The improved apparatus comprises a tubular member or housing adapted to be inserted in a drill stem or string, a sealed container or pressure tight capsule disposed within and secured to the housing and adapted and arranged to permit the passage of fluid through the housing, a rotatable inner case having a supporting shaft connected at each end thereof disposed within the capsule, alternating current generating means including a commu tator having a coin silver brush, means for passing electric energy between the capsule and inner case through one of the supporting shafts and means disposed within the inner case for continuously receiving a signal.
In order that the invention may be more clearly understood and readily carried into effect, it will now be described more fully with reference to the accompanying drawing in which:
FIG. 1 is a diagram of an electrical logging circuit 3,134,069 Patented May 19, 1964 "ice of the invention connected to electrodes mounted on a drill stem;
FIG. 2 is a longitudinal sectional view of a portion of the drill stem of the apparatus of the invention illustrating particularly the electrical connections between the circuitry in the inner case and the external electrodes mounted on the drill pipe; and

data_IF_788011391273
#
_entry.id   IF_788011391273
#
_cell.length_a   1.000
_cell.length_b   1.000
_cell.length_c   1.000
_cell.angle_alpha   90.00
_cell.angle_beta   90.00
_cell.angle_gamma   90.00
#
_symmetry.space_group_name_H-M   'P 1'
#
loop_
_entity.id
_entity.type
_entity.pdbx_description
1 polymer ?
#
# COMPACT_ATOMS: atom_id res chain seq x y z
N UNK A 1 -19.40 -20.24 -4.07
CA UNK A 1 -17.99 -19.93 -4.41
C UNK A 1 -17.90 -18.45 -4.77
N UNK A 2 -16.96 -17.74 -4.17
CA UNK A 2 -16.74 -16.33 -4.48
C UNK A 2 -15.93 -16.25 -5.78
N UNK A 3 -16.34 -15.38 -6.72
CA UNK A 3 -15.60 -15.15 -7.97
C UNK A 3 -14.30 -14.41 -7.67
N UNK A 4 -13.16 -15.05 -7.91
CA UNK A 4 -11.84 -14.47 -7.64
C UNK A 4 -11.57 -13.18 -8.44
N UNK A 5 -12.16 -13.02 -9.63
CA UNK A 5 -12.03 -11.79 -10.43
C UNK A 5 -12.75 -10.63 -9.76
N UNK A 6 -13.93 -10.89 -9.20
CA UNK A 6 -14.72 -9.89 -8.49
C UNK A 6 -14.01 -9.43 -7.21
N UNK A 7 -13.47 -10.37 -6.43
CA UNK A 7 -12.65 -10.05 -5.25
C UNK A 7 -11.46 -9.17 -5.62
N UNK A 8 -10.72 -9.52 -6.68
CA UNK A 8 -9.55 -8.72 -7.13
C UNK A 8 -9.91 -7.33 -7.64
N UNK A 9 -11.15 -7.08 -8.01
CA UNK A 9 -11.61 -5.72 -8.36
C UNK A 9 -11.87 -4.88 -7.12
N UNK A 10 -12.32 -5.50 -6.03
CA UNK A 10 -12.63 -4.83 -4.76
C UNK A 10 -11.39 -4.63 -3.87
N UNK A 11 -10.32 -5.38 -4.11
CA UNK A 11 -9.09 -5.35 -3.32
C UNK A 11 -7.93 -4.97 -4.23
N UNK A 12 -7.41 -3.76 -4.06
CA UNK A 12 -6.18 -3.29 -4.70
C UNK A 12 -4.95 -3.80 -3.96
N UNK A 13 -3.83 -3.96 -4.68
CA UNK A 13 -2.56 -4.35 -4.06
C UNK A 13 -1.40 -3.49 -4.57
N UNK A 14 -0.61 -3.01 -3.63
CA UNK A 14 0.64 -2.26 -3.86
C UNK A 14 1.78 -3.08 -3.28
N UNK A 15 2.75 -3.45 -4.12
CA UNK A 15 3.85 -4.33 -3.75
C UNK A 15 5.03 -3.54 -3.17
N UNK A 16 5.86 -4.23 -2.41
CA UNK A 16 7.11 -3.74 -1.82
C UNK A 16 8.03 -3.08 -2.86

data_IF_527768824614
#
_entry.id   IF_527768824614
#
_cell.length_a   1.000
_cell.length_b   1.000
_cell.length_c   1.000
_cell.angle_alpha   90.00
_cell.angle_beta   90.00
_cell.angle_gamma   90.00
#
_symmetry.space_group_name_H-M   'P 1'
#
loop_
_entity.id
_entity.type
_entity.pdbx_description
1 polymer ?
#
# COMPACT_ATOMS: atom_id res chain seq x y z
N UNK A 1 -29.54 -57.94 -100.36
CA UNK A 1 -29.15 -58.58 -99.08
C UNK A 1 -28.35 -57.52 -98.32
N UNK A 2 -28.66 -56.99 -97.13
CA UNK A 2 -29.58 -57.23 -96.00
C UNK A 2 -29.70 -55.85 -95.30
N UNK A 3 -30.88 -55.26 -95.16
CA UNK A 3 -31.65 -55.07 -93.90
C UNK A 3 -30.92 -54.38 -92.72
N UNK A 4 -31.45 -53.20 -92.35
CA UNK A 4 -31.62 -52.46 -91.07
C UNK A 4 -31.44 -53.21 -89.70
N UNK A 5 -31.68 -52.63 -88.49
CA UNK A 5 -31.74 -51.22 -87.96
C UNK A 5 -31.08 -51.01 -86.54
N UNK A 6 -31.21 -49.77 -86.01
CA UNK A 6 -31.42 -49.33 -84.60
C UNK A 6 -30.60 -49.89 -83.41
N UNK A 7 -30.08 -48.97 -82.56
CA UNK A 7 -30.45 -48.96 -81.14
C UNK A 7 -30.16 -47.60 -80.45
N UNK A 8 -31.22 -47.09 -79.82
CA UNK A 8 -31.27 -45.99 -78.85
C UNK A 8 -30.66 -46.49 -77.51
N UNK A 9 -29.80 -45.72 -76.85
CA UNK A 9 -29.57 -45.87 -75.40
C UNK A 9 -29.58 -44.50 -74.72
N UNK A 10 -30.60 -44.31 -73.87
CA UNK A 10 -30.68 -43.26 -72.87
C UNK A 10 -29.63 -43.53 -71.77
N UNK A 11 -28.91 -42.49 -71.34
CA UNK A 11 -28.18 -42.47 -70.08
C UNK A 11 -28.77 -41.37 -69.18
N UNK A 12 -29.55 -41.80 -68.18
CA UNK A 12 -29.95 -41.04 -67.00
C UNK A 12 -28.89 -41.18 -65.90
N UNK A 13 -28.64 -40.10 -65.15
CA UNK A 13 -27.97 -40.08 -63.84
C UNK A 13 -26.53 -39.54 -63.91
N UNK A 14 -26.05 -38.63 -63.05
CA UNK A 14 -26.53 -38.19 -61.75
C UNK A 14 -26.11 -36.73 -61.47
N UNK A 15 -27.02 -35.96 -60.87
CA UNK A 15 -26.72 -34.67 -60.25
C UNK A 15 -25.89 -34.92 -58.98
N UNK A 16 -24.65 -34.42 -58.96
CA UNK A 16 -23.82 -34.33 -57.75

FIG. 3 illustrates a drill stem having a modified electrode arrangement mounted thereon.
Referring to the drawings in more detail wherein like elements have the same reference numerals, there is shown in FIG. 1 the lower portion of a drill stem or string 10 including a drill bit 12 connected to one end of a tubular housing or pipe 14 and a conventional drill collar 16 connected to the other end of the housing 14.